• Absolutely. The spring and summer will likely see several projects undertaken. The Gruen Engagement Center, a total renovation of the historic Gruen House (the yellow house on Yale Street), will likely get underway. When done, the Gruen Engagement Center will provide a residential setting for faculty and students to gather outside of the classroom. It will also provide guest accommodations for visitors to campus. Another project which may start this spring is the renovation of the Hosford House into a new history center and college archive. This will involve the complete historic renovation of the Hosford House, the house built by one of the Olivet College founders, Ormel Hosford, as a history center and a new construction annex for a modern state-of-the-art archive. We’ll also see continued updates at the dorms with renovation of the common areas. It’s also possible that we’ll see construction begin on the new Gillette Village Phase II student housing complex, bringing another 150 beds for students in a suite-style living environment by fall 2018. We should also see continued improvement in campus lighting and upgrades to sidewalks and lawn areas on a continuous basis over the next several years.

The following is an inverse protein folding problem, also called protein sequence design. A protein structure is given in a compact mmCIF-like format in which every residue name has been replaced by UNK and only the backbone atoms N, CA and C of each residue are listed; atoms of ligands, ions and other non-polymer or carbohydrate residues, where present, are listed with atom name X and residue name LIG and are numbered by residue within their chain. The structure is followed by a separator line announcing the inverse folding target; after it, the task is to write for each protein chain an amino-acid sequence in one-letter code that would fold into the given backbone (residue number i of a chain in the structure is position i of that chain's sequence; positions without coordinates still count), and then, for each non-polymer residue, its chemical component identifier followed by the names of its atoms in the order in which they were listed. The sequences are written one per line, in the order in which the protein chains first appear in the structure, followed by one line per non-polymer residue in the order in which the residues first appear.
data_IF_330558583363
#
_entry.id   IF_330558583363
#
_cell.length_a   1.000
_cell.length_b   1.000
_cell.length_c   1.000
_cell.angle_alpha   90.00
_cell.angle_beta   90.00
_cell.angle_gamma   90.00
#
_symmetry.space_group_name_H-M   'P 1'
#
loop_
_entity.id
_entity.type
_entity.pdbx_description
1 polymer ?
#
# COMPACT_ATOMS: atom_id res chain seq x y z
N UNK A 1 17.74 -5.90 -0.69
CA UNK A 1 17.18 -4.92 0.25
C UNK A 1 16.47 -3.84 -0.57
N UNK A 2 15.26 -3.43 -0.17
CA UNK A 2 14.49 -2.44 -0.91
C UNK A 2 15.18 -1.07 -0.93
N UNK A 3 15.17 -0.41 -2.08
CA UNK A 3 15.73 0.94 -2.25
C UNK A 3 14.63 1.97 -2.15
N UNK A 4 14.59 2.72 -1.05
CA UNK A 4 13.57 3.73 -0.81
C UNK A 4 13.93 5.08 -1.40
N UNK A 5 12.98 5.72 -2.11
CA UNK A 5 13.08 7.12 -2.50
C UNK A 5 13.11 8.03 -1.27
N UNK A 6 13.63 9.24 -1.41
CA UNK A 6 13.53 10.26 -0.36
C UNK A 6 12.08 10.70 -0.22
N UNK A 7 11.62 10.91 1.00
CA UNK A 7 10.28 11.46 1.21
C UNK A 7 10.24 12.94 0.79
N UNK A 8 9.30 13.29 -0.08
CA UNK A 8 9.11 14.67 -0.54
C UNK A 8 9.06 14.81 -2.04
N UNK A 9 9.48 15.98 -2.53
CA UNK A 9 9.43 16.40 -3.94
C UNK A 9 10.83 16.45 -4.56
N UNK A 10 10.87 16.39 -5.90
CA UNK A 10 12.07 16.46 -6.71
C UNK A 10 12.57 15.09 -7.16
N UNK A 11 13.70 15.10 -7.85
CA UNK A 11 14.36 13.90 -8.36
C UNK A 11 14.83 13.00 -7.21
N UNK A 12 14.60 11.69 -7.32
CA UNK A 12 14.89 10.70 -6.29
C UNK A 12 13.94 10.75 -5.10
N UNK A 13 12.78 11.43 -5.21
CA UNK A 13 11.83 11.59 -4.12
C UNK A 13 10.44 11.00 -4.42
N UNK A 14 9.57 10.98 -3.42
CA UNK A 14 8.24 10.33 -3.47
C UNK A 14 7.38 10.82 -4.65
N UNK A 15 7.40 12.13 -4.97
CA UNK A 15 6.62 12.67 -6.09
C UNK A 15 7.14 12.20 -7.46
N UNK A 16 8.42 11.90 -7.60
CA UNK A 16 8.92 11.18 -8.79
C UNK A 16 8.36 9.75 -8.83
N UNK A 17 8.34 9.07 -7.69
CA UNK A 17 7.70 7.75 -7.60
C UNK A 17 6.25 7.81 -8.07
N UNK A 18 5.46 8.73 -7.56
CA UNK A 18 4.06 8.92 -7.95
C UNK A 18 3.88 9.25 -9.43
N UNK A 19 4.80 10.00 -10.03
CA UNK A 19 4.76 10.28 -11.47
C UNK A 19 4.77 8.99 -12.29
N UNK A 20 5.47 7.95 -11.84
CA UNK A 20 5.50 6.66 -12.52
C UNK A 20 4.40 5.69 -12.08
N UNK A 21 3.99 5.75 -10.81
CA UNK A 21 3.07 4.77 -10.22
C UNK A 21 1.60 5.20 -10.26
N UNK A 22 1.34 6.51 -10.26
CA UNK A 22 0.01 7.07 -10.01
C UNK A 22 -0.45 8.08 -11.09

2020 Plan:

  • In the year 2017 what does Olivet have to do to achieve its mission of the 2020 plan?

  • Continuing to grow the enrollment, particularly the on-campus residential enrollment is a must. The fall 2016 entering class was the second largest in college history with the number of freshmen representing the largest freshmen class in college history. We’ve got to continue to attract strong entering classes and help those students persist to graduation successfully. This also means we’ve got to continue to grow and develop our programs that fully engage students on campus, such as athletics, band, gospel choir, and others. We’ve also got to continue to strengthen and grow our academic programs, including making progress in considering several new academic programs such as nursing.

  • During the fall homecoming football banquet there were animated pictures of what Olivet wants to build and improve during the upcoming years. Are these plans any closer to becoming a reality?

  • Definitely. Raising the funds to continue our progress is one of the highest priorities for me and others. We’ve already been able to make updates in Mott, the Conservatory, the Roznowski Learning Commons, the Welcome Center at Dole Hall, the Pyne Pavilion and other athletic improvements, to name a few. Additional work throughout campus, including the new student center and upgrades in athletics, remain priorities and are on the horizon.

  • What about Mott? Are there any significant changes coming to our main academic building?

  • Mott Academic Center has been updated over the years and is about 60% completed. It will take another $1.75 million to finish updates to the classrooms and common areas and install a new exterior main entrance on the west side facing the college square. The plans have been completed and a major donor is considering making this gift now. Hopefully, this will be underway sometime soon.